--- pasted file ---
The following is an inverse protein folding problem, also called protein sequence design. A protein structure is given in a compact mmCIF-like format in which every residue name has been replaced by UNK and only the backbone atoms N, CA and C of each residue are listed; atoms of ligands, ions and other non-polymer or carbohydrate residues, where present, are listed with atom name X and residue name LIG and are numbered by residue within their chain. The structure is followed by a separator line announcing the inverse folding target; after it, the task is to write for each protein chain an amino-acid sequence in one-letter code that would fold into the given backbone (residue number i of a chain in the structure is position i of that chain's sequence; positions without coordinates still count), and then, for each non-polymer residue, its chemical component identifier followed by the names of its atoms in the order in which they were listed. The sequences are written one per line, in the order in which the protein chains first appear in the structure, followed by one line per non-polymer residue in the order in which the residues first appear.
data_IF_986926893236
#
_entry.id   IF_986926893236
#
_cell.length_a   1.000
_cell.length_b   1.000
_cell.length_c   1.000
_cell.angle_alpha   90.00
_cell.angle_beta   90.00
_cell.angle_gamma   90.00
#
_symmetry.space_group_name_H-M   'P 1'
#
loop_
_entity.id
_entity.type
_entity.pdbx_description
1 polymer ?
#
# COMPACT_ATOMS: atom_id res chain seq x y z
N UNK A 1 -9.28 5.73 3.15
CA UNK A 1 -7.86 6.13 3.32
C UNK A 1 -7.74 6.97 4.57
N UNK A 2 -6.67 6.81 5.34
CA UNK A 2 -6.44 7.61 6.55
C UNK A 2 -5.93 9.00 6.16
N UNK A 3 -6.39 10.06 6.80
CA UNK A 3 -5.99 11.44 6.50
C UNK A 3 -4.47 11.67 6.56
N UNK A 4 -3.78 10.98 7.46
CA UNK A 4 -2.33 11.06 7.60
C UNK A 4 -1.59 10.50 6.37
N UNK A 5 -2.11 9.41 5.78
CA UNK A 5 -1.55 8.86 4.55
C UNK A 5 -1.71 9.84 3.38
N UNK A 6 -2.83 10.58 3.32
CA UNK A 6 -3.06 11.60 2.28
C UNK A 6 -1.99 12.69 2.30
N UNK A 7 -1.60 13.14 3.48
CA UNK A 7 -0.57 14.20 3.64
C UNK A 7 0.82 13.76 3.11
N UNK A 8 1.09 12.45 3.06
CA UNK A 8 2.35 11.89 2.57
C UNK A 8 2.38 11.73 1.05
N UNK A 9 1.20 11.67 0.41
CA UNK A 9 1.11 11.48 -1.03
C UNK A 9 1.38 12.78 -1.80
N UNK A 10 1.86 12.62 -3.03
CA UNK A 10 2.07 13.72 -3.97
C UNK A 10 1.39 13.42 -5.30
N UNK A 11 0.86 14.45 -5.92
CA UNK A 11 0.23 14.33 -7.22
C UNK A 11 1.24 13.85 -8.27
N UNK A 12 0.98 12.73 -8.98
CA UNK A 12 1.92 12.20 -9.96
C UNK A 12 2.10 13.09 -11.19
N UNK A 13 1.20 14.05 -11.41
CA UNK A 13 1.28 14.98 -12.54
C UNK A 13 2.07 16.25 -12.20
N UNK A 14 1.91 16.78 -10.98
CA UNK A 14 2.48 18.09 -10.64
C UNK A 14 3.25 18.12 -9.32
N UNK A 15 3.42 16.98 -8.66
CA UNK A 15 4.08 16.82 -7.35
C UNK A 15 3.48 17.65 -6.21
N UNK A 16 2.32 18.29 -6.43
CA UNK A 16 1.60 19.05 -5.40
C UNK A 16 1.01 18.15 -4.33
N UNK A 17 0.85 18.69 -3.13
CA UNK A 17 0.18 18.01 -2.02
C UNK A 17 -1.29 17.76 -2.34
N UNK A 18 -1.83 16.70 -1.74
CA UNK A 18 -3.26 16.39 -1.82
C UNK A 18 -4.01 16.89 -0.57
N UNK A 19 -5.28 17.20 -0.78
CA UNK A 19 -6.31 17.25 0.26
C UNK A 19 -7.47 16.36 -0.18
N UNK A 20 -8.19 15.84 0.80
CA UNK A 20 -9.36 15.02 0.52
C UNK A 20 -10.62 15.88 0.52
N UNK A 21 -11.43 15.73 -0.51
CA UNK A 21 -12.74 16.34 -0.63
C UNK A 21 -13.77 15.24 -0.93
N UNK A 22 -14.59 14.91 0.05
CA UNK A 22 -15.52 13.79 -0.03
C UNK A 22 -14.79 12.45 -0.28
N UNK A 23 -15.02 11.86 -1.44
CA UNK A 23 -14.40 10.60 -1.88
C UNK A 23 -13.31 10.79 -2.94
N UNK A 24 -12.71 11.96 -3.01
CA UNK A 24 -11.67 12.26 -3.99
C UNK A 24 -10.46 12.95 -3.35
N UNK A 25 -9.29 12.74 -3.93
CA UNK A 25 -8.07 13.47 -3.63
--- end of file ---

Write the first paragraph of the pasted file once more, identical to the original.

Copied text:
The following is an inverse protein folding problem, also called protein sequence design. A protein structure is given in a compact mmCIF-like format in which every residue name has been replaced by UNK and only the backbone atoms N, CA and C of each residue are listed; atoms of ligands, ions and other non-polymer or carbohydrate residues, where present, are listed with atom name X and residue name LIG and are numbered by residue within their chain. The structure is followed by a separator line announcing the inverse folding target; after it, the task is to write for each protein chain an amino-acid sequence in one-letter code that would fold into the given backbone (residue number i of a chain in the structure is position i of that chain's sequence; positions without coordinates still count), and then, for each non-polymer residue, its chemical component identifier followed by the names of its atoms in the order in which they were listed. The sequences are written one per line, in the order in which the protein chains first appear in the structure, followed by one line per non-polymer residue in the order in which the residues first appear.